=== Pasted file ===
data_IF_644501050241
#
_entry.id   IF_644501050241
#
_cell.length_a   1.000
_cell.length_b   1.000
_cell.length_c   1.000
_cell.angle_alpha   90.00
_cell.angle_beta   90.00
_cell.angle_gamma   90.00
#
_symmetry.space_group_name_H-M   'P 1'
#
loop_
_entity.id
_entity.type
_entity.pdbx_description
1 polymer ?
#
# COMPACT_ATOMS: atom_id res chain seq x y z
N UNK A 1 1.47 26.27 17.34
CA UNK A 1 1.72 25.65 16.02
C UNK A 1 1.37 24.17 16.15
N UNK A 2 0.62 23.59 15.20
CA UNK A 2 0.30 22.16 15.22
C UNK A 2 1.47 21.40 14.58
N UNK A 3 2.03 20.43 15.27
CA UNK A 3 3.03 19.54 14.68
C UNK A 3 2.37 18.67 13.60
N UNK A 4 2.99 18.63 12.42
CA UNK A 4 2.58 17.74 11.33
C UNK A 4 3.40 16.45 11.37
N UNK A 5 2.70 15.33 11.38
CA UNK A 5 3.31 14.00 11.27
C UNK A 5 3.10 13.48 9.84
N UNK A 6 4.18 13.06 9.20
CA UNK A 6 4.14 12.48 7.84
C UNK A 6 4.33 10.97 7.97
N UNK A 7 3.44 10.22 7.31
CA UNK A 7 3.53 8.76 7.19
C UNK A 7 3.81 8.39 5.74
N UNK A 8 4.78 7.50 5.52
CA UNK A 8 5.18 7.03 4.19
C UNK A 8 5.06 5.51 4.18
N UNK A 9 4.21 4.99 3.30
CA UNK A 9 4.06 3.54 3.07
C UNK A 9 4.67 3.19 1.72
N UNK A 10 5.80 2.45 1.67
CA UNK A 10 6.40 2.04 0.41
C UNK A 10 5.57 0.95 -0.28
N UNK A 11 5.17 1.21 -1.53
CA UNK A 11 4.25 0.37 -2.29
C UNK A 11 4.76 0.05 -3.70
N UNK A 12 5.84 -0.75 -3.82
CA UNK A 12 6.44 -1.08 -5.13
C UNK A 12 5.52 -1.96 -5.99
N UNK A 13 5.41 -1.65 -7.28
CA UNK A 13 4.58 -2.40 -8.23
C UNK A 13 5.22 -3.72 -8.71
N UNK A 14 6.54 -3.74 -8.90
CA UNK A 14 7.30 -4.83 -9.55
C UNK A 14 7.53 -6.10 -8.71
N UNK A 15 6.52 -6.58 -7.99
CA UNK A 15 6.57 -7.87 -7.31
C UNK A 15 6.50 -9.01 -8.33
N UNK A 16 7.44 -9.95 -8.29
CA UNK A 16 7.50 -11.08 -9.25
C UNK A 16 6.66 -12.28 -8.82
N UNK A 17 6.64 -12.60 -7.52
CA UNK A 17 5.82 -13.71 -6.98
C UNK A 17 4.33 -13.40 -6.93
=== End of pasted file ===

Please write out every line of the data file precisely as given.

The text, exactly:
data_IF_644501050241
#
_entry.id   IF_644501050241
#
_cell.length_a   1.000
_cell.length_b   1.000
_cell.length_c   1.000
_cell.angle_alpha   90.00
_cell.angle_beta   90.00
_cell.angle_gamma   90.00
#
_symmetry.space_group_name_H-M   'P 1'
#
loop_
_entity.id
_entity.type
_entity.pdbx_description
1 polymer ?
#
# COMPACT_ATOMS: atom_id res chain seq x y z
N UNK A 1 1.47 26.27 17.34
CA UNK A 1 1.72 25.65 16.02
C UNK A 1 1.37 24.17 16.15
N UNK A 2 0.62 23.59 15.20
CA UNK A 2 0.30 22.16 15.22
C UNK A 2 1.47 21.40 14.58
N UNK A 3 2.03 20.43 15.27
CA UNK A 3 3.03 19.54 14.68
C UNK A 3 2.37 18.67 13.60
N UNK A 4 2.99 18.63 12.42
CA UNK A 4 2.58 17.74 11.33
C UNK A 4 3.40 16.45 11.37
N UNK A 5 2.70 15.33 11.38
CA UNK A 5 3.31 14.00 11.27
C UNK A 5 3.10 13.48 9.84
N UNK A 6 4.18 13.06 9.20
CA UNK A 6 4.14 12.48 7.84
C UNK A 6 4.33 10.97 7.97
N UNK A 7 3.44 10.22 7.31
CA UNK A 7 3.53 8.76 7.19
C UNK A 7 3.81 8.39 5.74
N UNK A 8 4.78 7.50 5.52
CA UNK A 8 5.18 7.03 4.19
C UNK A 8 5.06 5.51 4.18
N UNK A 9 4.21 4.99 3.30
CA UNK A 9 4.06 3.54 3.07
C UNK A 9 4.67 3.19 1.72
N UNK A 10 5.80 2.45 1.67
CA UNK A 10 6.40 2.04 0.41
C UNK A 10 5.57 0.95 -0.28
N UNK A 11 5.17 1.21 -1.53
CA UNK A 11 4.25 0.37 -2.29
C UNK A 11 4.76 0.05 -3.70
N UNK A 12 5.84 -0.75 -3.82
CA UNK A 12 6.44 -1.08 -5.13
C UNK A 12 5.52 -1.96 -5.99
N UNK A 13 5.41 -1.65 -7.28
CA UNK A 13 4.58 -2.40 -8.23
C UNK A 13 5.22 -3.72 -8.71
N UNK A 14 6.54 -3.74 -8.90
CA UNK A 14 7.30 -4.83 -9.55
C UNK A 14 7.53 -6.10 -8.71
N UNK A 15 6.52 -6.58 -7.99
CA UNK A 15 6.57 -7.87 -7.31
C UNK A 15 6.50 -9.01 -8.33
N UNK A 16 7.44 -9.95 -8.29
CA UNK A 16 7.50 -11.08 -9.25
C UNK A 16 6.66 -12.28 -8.82
N UNK A 17 6.64 -12.60 -7.52
CA UNK A 17 5.82 -13.71 -6.98
C UNK A 17 4.33 -13.40 -6.93